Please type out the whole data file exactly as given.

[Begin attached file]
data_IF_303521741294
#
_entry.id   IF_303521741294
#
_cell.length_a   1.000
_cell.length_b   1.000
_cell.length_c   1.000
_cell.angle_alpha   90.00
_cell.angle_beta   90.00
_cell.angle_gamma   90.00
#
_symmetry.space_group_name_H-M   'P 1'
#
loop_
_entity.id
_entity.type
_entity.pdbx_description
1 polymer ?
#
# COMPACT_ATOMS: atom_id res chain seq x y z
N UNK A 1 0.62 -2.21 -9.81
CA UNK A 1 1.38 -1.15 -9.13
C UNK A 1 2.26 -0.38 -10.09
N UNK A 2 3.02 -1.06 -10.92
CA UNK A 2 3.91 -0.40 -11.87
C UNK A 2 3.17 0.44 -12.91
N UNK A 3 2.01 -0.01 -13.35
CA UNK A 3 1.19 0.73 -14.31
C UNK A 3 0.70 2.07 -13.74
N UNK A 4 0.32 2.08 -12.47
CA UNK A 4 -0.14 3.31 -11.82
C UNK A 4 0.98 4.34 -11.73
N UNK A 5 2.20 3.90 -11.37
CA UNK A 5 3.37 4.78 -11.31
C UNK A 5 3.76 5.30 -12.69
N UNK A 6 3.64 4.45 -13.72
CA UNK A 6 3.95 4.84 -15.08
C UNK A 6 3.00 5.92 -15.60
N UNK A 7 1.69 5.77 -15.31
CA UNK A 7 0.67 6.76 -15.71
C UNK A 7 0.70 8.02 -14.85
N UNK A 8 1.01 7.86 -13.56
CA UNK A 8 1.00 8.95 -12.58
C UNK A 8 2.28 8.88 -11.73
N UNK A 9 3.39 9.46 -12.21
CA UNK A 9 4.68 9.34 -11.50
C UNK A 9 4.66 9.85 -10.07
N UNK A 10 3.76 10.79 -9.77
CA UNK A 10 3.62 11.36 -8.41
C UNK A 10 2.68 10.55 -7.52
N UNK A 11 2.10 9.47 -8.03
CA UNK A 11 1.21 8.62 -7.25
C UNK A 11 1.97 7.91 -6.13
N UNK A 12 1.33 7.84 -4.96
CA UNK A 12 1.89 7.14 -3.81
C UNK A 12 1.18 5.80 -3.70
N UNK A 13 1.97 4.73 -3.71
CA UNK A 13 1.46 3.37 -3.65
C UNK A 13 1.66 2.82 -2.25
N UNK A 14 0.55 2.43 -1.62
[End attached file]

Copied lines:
data_IF_303521741294
#
_entry.id   IF_303521741294
#
_cell.length_a   1.000
_cell.length_b   1.000
_cell.length_c   1.000
_cell.angle_alpha   90.00
_cell.angle_beta   90.00
_cell.angle_gamma   90.00
#
_symmetry.space_group_name_H-M   'P 1'
#
loop_
_entity.id
_entity.type
_entity.pdbx_description
1 polymer ?
#
# COMPACT_ATOMS: atom_id res chain seq x y z
N UNK A 1 0.62 -2.21 -9.81
CA UNK A 1 1.38 -1.15 -9.13
C UNK A 1 2.26 -0.38 -10.09
N UNK A 2 3.02 -1.06 -10.92
CA UNK A 2 3.91 -0.40 -11.87
C UNK A 2 3.17 0.44 -12.91
N UNK A 3 2.01 -0.01 -13.35
CA UNK A 3 1.19 0.73 -14.31
C UNK A 3 0.70 2.07 -13.74
N UNK A 4 0.32 2.08 -12.47
CA UNK A 4 -0.14 3.31 -11.82
C UNK A 4 0.98 4.34 -11.73
N UNK A 5 2.20 3.90 -11.37
CA UNK A 5 3.37 4.78 -11.31
C UNK A 5 3.76 5.30 -12.69
N UNK A 6 3.64 4.45 -13.72
CA UNK A 6 3.95 4.84 -15.08
C UNK A 6 3.00 5.92 -15.60
N UNK A 7 1.69 5.77 -15.31
CA UNK A 7 0.67 6.76 -15.71
C UNK A 7 0.70 8.02 -14.85
N UNK A 8 1.01 7.86 -13.56
CA UNK A 8 1.00 8.95 -12.58
C UNK A 8 2.28 8.88 -11.73
N UNK A 9 3.39 9.46 -12.21
CA UNK A 9 4.68 9.34 -11.50
C UNK A 9 4.66 9.85 -10.07
N UNK A 10 3.76 10.79 -9.77
CA UNK A 10 3.62 11.36 -8.41
C UNK A 10 2.68 10.55 -7.52
N UNK A 11 2.10 9.47 -8.03
CA UNK A 11 1.21 8.62 -7.25
C UNK A 11 1.97 7.91 -6.13
N UNK A 12 1.33 7.84 -4.96
CA UNK A 12 1.89 7.14 -3.81
C UNK A 12 1.18 5.80 -3.70
N UNK A 13 1.97 4.73 -3.71
CA UNK A 13 1.46 3.37 -3.65
C UNK A 13 1.66 2.82 -2.25
N UNK A 14 0.55 2.43 -1.62